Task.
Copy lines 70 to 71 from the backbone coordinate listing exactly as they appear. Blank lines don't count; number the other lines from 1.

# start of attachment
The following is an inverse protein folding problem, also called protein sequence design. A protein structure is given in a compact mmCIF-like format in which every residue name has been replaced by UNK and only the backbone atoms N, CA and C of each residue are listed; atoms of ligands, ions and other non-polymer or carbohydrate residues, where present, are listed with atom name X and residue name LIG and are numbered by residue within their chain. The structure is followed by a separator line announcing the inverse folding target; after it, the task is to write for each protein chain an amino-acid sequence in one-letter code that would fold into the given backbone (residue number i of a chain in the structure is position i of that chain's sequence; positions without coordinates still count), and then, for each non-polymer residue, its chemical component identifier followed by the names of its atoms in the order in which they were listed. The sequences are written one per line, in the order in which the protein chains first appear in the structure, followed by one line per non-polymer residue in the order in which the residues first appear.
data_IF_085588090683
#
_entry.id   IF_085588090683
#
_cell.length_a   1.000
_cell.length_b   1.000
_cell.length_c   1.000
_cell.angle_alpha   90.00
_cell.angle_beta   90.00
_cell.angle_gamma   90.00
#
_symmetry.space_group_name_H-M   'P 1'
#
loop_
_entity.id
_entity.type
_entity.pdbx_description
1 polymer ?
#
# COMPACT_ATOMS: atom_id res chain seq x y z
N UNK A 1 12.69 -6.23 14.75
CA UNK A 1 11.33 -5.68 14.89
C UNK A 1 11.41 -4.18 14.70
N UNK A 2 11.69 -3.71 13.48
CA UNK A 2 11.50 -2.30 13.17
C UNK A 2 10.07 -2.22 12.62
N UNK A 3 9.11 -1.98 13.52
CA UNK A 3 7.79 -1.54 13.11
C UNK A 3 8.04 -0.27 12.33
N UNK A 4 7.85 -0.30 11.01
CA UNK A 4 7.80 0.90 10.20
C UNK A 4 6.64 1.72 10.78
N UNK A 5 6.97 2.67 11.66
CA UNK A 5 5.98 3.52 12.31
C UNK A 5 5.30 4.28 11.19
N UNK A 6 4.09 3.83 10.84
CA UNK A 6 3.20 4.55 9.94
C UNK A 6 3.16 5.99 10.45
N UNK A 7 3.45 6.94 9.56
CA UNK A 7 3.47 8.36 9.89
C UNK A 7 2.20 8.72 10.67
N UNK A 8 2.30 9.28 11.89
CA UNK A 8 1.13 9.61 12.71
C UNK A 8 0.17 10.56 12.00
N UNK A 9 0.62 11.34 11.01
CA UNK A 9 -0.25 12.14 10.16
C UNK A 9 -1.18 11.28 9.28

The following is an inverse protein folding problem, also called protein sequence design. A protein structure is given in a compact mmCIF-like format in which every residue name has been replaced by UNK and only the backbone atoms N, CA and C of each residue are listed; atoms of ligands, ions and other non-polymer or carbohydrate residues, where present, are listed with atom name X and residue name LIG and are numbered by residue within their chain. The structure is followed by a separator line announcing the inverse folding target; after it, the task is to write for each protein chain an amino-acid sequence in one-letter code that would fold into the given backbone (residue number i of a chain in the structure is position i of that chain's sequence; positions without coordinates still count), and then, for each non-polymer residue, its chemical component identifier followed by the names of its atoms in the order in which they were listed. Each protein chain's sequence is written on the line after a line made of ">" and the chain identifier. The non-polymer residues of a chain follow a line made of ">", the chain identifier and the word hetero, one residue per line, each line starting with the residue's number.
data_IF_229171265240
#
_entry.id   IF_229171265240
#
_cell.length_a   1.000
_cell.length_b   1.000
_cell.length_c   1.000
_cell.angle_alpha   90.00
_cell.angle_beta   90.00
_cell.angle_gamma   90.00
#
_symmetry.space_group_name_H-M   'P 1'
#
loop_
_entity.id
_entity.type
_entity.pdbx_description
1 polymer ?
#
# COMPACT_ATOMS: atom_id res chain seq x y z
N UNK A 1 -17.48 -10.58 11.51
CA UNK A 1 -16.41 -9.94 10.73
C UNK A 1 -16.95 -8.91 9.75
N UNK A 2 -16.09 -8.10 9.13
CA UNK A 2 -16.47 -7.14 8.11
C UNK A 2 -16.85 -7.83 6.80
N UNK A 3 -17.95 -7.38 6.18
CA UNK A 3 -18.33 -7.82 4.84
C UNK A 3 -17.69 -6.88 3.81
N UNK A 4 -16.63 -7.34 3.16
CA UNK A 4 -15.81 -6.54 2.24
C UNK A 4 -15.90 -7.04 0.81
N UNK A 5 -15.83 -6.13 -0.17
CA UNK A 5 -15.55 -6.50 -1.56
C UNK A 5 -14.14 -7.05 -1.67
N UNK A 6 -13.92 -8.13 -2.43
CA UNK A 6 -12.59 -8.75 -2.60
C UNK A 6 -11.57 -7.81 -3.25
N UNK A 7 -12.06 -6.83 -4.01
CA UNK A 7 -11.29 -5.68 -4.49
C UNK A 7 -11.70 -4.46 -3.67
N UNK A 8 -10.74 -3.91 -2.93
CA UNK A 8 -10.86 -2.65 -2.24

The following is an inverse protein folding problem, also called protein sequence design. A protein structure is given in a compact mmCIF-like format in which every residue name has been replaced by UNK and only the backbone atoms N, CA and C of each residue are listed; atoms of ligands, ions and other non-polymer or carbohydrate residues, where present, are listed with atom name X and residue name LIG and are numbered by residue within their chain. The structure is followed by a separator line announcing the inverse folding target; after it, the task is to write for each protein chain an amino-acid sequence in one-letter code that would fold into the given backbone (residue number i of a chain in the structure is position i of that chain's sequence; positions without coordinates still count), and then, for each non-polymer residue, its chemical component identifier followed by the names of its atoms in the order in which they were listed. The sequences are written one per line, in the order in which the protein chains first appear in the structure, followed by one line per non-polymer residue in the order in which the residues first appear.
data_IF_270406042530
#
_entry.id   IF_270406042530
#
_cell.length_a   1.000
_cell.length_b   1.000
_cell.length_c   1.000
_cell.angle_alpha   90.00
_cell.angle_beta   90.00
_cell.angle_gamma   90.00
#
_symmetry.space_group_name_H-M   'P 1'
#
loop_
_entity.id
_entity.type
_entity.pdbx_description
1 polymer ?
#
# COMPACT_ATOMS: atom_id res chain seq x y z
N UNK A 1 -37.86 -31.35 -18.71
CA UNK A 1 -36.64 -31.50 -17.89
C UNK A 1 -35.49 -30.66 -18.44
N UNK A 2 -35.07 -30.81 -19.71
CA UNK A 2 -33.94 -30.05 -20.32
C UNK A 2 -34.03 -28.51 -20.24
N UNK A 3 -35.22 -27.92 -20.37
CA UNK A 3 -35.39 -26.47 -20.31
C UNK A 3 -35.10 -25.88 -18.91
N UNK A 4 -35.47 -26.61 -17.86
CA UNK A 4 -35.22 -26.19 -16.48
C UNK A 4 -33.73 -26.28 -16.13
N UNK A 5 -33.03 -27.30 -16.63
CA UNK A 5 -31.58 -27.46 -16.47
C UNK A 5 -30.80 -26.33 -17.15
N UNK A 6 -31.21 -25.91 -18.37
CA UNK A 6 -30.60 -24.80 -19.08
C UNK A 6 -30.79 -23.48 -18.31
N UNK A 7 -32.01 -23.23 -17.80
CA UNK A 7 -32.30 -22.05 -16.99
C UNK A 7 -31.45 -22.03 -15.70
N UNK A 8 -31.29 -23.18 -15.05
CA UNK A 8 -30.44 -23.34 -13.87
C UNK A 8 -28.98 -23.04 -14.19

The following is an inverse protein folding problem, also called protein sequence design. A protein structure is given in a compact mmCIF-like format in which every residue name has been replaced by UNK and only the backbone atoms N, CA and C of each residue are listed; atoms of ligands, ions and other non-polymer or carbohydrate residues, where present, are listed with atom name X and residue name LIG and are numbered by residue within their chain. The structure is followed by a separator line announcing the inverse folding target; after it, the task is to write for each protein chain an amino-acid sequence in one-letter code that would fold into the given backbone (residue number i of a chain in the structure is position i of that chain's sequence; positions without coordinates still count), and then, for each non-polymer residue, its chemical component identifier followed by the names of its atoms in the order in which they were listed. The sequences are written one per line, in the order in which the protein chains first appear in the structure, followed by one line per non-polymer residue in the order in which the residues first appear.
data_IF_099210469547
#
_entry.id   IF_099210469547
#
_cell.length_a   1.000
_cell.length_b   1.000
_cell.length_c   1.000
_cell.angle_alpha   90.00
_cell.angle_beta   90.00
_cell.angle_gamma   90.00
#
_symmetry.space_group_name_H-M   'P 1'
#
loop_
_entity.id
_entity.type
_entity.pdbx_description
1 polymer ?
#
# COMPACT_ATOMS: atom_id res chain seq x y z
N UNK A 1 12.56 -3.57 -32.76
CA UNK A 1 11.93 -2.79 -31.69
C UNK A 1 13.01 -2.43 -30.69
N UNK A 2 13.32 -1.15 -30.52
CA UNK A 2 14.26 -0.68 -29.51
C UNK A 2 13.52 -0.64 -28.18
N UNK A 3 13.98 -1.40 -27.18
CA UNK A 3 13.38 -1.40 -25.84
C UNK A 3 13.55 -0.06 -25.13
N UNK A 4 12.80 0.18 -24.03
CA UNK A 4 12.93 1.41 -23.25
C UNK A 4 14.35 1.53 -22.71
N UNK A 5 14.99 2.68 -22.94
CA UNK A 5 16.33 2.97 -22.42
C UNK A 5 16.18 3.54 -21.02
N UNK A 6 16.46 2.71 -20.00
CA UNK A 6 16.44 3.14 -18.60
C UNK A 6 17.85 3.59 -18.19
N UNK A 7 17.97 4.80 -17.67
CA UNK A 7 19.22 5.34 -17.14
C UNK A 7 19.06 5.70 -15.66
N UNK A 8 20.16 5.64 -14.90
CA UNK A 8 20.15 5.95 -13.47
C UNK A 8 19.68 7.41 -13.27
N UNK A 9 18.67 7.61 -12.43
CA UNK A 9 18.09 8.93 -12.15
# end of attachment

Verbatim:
N UNK A 1 -17.48 -10.58 11.51
CA UNK A 1 -16.41 -9.94 10.73